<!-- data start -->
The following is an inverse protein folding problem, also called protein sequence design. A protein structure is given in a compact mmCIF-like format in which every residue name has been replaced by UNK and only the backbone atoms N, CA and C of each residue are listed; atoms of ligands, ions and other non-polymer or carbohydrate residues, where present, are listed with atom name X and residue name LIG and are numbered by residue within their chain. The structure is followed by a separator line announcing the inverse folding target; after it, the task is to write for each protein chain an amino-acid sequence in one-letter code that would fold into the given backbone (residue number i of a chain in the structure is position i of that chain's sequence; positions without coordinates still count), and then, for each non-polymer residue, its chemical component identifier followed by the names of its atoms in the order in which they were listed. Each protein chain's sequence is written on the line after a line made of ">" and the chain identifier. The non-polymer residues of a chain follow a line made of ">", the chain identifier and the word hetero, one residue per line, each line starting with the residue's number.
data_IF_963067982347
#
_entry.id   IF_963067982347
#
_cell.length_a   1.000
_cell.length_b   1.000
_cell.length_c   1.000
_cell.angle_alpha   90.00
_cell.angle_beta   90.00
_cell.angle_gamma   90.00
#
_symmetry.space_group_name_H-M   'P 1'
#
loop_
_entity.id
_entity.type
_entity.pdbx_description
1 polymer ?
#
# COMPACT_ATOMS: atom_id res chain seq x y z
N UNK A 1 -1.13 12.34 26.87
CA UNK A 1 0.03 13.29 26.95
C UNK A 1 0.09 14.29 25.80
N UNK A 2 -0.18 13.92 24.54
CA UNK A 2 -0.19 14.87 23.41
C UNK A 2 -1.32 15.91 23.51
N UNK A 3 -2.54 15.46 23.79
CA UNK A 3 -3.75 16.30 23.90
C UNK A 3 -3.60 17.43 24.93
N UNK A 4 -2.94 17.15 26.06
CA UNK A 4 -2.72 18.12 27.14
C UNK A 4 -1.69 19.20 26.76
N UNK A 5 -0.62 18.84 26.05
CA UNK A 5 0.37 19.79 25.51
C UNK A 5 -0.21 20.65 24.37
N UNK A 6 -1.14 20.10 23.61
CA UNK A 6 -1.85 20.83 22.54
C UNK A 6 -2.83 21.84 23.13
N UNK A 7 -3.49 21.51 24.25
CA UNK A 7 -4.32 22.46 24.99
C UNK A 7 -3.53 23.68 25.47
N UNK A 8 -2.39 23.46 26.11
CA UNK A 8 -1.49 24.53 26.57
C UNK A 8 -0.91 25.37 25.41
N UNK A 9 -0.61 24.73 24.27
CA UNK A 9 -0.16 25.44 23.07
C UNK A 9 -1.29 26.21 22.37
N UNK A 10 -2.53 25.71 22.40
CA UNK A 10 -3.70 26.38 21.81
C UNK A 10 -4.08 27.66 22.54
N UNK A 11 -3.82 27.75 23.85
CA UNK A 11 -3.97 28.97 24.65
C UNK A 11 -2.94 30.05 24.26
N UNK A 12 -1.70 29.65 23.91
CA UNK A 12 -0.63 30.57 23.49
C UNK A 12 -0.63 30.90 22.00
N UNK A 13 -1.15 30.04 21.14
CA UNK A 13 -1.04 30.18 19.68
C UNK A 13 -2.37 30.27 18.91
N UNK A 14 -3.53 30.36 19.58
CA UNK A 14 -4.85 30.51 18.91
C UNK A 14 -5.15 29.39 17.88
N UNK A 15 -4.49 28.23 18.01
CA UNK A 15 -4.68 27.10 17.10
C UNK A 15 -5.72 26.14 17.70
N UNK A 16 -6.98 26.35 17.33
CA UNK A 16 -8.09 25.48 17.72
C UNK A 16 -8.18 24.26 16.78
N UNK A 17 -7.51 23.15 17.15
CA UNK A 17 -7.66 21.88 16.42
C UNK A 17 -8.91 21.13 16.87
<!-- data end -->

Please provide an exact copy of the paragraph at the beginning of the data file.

The following is an inverse protein folding problem, also called protein sequence design. A protein structure is given in a compact mmCIF-like format in which every residue name has been replaced by UNK and only the backbone atoms N, CA and C of each residue are listed; atoms of ligands, ions and other non-polymer or carbohydrate residues, where present, are listed with atom name X and residue name LIG and are numbered by residue within their chain. The structure is followed by a separator line announcing the inverse folding target; after it, the task is to write for each protein chain an amino-acid sequence in one-letter code that would fold into the given backbone (residue number i of a chain in the structure is position i of that chain's sequence; positions without coordinates still count), and then, for each non-polymer residue, its chemical component identifier followed by the names of its atoms in the order in which they were listed. Each protein chain's sequence is written on the line after a line made of ">" and the chain identifier. The non-polymer residues of a chain follow a line made of ">", the chain identifier and the word hetero, one residue per line, each line starting with the residue's number.